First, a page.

And don't get me wrong: Rodrigo Prieto's cinematography isn't trendy garbage. While the choice to develop the film with a bleach-bypass process to emphasize the grain and contrast positively screams "Late '90s!," Prieto's handheld camerawork is totally fluid and organic, staying locked in on the performances and never stealing focus from them.
Iñárritu has gone on to become a world-class director -- one of the few to win the Best Director Academy Award back-to-back (for Birdman, or (The Unexpected Virtue of Ignorance) and The Revenant) -- but, to my taste, he has never made anything as good as his debut. The ability to brilliantly execute small moments while working on a huge canvas feels natural here -- and labored in later work. Iñárritu's self-consciously arty inclinations inject Amores Perros with invigorating originality -- and drag later films into boring pretension. In other words, Iñárritu is pretty much fully formed here, and he had nowhere to go but down.
Amores Perros is packaged with a booklet featuring essays by Fernanda Solórzano and Juan Villoro.
Sourced from a new 4K restoration, this AVC-encoded 1080p 1.85:1 transfer is stellar. Lionsgate previously released Amores Perros on Blu-ray, but bizarrely color-corrected the image to normalize the bleach-bypass development of the film and weaken the colors and contrast. This version restores the original look, making the reds and blues particularly vibrant. No noticeable film damage, and a clean, sharp image in general. Bleach-bypass makes for a grainer image, but the transfer never gets overwhelmed or noisy.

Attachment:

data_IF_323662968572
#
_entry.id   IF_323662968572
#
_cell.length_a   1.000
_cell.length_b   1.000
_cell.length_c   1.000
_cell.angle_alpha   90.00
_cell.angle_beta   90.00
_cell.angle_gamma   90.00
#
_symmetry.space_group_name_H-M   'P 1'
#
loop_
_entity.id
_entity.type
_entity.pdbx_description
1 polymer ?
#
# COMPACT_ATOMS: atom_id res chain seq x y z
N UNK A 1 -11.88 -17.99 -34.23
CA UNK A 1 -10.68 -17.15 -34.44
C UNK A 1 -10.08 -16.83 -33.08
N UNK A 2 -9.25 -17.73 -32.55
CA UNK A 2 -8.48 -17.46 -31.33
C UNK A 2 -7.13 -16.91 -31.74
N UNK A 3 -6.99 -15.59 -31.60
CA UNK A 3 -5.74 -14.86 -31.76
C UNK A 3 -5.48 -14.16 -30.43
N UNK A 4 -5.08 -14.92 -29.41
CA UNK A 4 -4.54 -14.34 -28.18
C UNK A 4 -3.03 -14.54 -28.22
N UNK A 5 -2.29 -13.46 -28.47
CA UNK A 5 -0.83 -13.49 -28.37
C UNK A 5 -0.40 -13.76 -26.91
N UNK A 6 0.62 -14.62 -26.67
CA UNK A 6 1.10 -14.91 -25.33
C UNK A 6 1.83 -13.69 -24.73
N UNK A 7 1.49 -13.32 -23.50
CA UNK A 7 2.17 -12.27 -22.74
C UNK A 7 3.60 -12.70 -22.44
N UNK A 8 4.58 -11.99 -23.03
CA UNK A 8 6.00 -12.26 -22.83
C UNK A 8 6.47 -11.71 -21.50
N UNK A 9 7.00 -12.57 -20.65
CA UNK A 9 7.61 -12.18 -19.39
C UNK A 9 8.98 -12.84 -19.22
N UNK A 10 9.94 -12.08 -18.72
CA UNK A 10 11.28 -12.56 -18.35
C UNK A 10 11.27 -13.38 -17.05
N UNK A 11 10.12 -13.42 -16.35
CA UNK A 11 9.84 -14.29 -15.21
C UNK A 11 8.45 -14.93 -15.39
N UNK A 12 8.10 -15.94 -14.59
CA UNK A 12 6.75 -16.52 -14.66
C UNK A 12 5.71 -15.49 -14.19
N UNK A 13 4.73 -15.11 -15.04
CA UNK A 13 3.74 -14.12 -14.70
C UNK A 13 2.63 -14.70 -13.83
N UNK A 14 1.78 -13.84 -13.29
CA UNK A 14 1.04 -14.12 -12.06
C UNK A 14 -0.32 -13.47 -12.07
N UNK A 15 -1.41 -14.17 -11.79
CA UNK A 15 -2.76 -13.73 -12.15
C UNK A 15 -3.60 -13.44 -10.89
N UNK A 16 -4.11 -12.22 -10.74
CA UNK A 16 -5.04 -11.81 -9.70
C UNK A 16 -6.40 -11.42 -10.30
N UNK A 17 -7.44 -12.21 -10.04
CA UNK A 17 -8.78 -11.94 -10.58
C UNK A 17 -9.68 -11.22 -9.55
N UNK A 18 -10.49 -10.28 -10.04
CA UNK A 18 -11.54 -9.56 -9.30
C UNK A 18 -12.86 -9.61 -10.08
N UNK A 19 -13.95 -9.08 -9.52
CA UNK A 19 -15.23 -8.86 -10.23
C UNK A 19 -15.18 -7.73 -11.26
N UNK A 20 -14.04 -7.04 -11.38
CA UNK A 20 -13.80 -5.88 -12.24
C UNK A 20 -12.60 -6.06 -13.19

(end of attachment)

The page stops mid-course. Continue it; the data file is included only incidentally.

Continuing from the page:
The film features a new Spanish DTS-HD MA 5.1 surround mix (with optional English subtitles) which, according to Criterion's booklet, includes a bit of new foley work to improve ambient detail. Without a prior viewing fresh in my head, it's hard to judge how different this is. But it's easy to assess this mix as immersive, with plenty of ambient effects and a powerful low end. Gustavo Santaolalla's moody score and the smattering of needle drops shine through boldly. Dialogue is also clearly discernible -- apart from a few subjective moments where the sound is intentionally distorted.
(HD, 28:20) - A Zoom call where My Summer of Love and Cold War director Pawlikowski prods Iñárritu for his memories around the making and release of the film.
As someone who has become increasingly disenchanted with Alejandro González Iñárritu's work over the years, I was admittedly hesitant to revisit Amores Perros. Thankfully, the film has lost none of its power. And while Amores Perros is unapologetically bold in its style and structure, it is thankfully low on the goofy pretentiousness that sours me on most of Iñárritu's other films. Criterion's disc looks and sounds fantastic, and the half-dozen new supplements are engrossing and enriching. An absolute must-own. DVD Talk Collector Series.
Justin Remer is a frequent wearer of beards. He directed a folk-rock documentary called Making Lovers & Dollars, which is now streaming. He also can found be found online reading short stories and rambling about pop music.